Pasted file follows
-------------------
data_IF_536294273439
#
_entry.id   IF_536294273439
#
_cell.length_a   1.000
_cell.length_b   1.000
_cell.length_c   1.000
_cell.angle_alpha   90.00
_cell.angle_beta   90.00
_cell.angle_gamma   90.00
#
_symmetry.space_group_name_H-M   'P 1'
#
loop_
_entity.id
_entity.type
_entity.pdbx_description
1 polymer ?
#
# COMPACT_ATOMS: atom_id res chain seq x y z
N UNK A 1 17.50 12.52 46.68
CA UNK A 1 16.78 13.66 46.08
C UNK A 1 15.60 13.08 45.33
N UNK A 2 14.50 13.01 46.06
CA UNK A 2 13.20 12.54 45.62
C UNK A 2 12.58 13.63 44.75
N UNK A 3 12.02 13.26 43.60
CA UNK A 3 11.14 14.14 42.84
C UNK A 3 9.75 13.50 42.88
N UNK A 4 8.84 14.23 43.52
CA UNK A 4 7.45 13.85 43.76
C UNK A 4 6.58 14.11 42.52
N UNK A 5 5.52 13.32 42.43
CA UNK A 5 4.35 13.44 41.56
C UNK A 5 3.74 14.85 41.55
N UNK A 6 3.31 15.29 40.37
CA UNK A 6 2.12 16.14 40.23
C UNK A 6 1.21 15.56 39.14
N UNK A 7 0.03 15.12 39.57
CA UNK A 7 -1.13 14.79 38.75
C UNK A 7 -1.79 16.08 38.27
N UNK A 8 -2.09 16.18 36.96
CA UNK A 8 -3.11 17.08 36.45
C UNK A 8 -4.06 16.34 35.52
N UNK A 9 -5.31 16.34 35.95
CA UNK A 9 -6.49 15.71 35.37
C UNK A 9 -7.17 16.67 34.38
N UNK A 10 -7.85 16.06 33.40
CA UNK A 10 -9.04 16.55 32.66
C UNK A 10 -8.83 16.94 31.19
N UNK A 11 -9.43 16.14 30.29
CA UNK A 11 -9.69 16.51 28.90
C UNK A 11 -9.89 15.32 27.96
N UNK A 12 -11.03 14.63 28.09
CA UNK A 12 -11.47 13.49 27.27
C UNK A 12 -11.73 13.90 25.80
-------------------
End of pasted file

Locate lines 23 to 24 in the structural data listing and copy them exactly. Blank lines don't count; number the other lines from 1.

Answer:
C UNK A 1 15.60 13.08 45.33
N UNK A 2 14.50 13.01 46.06